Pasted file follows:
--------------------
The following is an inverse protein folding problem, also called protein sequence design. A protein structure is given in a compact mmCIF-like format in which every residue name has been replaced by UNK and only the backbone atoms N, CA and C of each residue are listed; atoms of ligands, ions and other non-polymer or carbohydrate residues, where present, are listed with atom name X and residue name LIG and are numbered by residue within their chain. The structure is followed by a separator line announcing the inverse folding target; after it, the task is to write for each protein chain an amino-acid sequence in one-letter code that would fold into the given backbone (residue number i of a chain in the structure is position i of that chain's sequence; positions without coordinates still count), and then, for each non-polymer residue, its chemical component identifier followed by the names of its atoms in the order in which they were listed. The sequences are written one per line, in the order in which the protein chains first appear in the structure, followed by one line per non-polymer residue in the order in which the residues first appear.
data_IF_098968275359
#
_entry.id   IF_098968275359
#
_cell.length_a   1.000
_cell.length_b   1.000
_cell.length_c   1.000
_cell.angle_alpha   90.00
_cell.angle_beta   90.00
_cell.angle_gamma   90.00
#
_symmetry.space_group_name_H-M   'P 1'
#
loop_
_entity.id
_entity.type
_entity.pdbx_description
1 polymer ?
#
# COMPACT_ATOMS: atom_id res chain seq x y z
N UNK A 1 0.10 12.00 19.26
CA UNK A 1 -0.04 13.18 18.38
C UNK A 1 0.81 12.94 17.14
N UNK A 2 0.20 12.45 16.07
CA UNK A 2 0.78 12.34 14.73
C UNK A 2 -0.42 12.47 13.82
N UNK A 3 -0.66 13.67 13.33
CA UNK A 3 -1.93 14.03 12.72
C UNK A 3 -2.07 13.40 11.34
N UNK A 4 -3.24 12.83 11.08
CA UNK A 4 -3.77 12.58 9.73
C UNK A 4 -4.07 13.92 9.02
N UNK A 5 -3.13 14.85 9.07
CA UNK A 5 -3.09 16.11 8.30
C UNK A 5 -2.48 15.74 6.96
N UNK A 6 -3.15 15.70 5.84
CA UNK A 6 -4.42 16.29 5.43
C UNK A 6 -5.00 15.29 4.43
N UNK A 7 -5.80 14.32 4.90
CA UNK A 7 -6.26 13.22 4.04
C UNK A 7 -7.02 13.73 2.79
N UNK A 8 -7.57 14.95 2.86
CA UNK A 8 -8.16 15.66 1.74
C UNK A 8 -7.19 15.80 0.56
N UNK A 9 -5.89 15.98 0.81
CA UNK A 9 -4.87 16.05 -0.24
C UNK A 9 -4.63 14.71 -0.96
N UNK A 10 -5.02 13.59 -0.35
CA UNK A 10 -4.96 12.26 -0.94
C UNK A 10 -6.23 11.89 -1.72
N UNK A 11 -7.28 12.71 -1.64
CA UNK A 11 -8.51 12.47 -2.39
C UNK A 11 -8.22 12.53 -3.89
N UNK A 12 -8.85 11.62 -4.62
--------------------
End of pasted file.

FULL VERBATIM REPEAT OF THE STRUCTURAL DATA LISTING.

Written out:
The following is an inverse protein folding problem, also called protein sequence design. A protein structure is given in a compact mmCIF-like format in which every residue name has been replaced by UNK and only the backbone atoms N, CA and C of each residue are listed; atoms of ligands, ions and other non-polymer or carbohydrate residues, where present, are listed with atom name X and residue name LIG and are numbered by residue within their chain. The structure is followed by a separator line announcing the inverse folding target; after it, the task is to write for each protein chain an amino-acid sequence in one-letter code that would fold into the given backbone (residue number i of a chain in the structure is position i of that chain's sequence; positions without coordinates still count), and then, for each non-polymer residue, its chemical component identifier followed by the names of its atoms in the order in which they were listed. The sequences are written one per line, in the order in which the protein chains first appear in the structure, followed by one line per non-polymer residue in the order in which the residues first appear.
data_IF_098968275359
#
_entry.id   IF_098968275359
#
_cell.length_a   1.000
_cell.length_b   1.000
_cell.length_c   1.000
_cell.angle_alpha   90.00
_cell.angle_beta   90.00
_cell.angle_gamma   90.00
#
_symmetry.space_group_name_H-M   'P 1'
#
loop_
_entity.id
_entity.type
_entity.pdbx_description
1 polymer ?
#
# COMPACT_ATOMS: atom_id res chain seq x y z
N UNK A 1 0.10 12.00 19.26
CA UNK A 1 -0.04 13.18 18.38
C UNK A 1 0.81 12.94 17.14
N UNK A 2 0.20 12.45 16.07
CA UNK A 2 0.78 12.34 14.73
C UNK A 2 -0.42 12.47 13.82
N UNK A 3 -0.66 13.67 13.33
CA UNK A 3 -1.93 14.03 12.72
C UNK A 3 -2.07 13.40 11.34
N UNK A 4 -3.24 12.83 11.08
CA UNK A 4 -3.77 12.58 9.73
C UNK A 4 -4.07 13.92 9.02
N UNK A 5 -3.13 14.85 9.07
CA UNK A 5 -3.09 16.11 8.30
C UNK A 5 -2.48 15.74 6.96
N UNK A 6 -3.15 15.70 5.84
CA UNK A 6 -4.42 16.29 5.43
C UNK A 6 -5.00 15.29 4.43
N UNK A 7 -5.80 14.32 4.90
CA UNK A 7 -6.26 13.22 4.04
C UNK A 7 -7.02 13.73 2.79
N UNK A 8 -7.57 14.95 2.86
CA UNK A 8 -8.16 15.66 1.74
C UNK A 8 -7.19 15.80 0.56
N UNK A 9 -5.89 15.98 0.81
CA UNK A 9 -4.87 16.05 -0.24
C UNK A 9 -4.63 14.71 -0.96
N UNK A 10 -5.02 13.59 -0.35
CA UNK A 10 -4.96 12.26 -0.94
C UNK A 10 -6.23 11.89 -1.72
N UNK A 11 -7.28 12.71 -1.64
CA UNK A 11 -8.51 12.47 -2.39
C UNK A 11 -8.22 12.53 -3.89
N UNK A 12 -8.85 11.62 -4.62